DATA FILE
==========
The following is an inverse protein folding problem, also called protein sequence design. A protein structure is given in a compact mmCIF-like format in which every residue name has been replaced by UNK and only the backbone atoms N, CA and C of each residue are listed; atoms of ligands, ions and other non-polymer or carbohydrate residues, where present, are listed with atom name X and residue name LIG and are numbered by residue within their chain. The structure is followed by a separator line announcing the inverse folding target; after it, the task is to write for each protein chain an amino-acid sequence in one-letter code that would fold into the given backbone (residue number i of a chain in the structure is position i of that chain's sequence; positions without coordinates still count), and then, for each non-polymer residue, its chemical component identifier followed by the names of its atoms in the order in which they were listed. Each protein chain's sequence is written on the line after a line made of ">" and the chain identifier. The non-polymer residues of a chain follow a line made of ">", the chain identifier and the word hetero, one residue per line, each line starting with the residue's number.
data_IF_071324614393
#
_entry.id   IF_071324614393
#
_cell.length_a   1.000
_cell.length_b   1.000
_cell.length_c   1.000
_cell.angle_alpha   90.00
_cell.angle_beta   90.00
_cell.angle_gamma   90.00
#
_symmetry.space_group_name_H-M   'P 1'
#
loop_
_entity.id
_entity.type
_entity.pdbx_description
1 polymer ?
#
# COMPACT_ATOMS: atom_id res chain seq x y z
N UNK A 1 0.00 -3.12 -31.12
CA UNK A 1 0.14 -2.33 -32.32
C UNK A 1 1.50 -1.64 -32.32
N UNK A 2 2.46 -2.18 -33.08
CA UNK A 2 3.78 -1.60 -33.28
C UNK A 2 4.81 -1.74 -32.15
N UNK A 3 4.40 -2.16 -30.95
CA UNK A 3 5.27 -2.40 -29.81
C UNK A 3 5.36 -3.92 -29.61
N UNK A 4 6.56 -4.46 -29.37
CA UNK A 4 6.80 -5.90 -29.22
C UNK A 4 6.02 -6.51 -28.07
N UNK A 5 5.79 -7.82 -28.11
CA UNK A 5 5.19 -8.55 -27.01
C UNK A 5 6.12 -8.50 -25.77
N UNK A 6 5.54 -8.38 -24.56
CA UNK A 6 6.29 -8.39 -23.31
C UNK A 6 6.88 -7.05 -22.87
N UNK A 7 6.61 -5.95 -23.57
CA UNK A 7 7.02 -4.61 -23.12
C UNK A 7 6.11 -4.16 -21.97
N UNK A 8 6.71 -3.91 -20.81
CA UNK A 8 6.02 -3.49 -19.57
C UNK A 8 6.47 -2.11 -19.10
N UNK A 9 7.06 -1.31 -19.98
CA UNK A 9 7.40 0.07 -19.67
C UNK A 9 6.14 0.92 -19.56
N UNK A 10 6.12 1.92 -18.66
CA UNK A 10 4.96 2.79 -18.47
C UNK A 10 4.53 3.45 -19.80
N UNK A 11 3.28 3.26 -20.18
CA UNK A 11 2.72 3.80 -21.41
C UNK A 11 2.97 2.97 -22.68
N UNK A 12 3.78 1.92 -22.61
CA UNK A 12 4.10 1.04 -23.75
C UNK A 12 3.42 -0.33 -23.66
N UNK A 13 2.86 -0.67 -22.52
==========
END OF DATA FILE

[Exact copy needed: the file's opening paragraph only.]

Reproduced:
The following is an inverse protein folding problem, also called protein sequence design. A protein structure is given in a compact mmCIF-like format in which every residue name has been replaced by UNK and only the backbone atoms N, CA and C of each residue are listed; atoms of ligands, ions and other non-polymer or carbohydrate residues, where present, are listed with atom name X and residue name LIG and are numbered by residue within their chain. The structure is followed by a separator line announcing the inverse folding target; after it, the task is to write for each protein chain an amino-acid sequence in one-letter code that would fold into the given backbone (residue number i of a chain in the structure is position i of that chain's sequence; positions without coordinates still count), and then, for each non-polymer residue, its chemical component identifier followed by the names of its atoms in the order in which they were listed. Each protein chain's sequence is written on the line after a line made of ">" and the chain identifier. The non-polymer residues of a chain follow a line made of ">", the chain identifier and the word hetero, one residue per line, each line starting with the residue's number.